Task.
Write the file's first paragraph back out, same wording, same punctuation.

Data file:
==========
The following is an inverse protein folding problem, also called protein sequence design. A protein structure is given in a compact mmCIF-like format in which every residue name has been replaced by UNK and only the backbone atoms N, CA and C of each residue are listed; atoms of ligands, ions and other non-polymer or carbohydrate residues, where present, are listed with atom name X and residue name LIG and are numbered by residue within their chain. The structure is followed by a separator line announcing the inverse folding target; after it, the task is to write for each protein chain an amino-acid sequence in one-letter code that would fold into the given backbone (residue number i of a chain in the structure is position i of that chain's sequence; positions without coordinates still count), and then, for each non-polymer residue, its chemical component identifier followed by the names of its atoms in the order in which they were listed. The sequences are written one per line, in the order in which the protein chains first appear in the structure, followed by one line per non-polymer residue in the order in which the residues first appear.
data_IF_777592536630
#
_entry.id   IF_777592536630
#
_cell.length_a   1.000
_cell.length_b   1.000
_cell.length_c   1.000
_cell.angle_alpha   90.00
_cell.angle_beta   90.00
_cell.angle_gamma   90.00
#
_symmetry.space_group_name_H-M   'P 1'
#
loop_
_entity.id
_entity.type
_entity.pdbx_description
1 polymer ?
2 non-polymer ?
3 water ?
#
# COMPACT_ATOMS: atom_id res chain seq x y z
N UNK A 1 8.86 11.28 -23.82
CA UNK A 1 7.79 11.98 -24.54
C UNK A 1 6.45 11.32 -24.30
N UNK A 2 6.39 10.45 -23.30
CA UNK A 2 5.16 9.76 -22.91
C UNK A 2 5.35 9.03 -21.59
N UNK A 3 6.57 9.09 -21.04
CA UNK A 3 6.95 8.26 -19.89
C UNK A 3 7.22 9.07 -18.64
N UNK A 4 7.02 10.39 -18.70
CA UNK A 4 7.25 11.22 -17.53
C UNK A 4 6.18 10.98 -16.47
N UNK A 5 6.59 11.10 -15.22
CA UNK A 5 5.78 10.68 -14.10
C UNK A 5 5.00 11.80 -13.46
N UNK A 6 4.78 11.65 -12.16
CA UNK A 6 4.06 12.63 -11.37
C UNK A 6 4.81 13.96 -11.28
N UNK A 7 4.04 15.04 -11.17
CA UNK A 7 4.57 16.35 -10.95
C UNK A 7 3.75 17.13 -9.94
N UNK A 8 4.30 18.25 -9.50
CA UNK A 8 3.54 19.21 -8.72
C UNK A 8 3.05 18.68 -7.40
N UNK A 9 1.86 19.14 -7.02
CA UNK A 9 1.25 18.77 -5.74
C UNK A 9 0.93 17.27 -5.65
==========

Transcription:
The following is an inverse protein folding problem, also called protein sequence design. A protein structure is given in a compact mmCIF-like format in which every residue name has been replaced by UNK and only the backbone atoms N, CA and C of each residue are listed; atoms of ligands, ions and other non-polymer or carbohydrate residues, where present, are listed with atom name X and residue name LIG and are numbered by residue within their chain. The structure is followed by a separator line announcing the inverse folding target; after it, the task is to write for each protein chain an amino-acid sequence in one-letter code that would fold into the given backbone (residue number i of a chain in the structure is position i of that chain's sequence; positions without coordinates still count), and then, for each non-polymer residue, its chemical component identifier followed by the names of its atoms in the order in which they were listed. The sequences are written one per line, in the order in which the protein chains first appear in the structure, followed by one line per non-polymer residue in the order in which the residues first appear.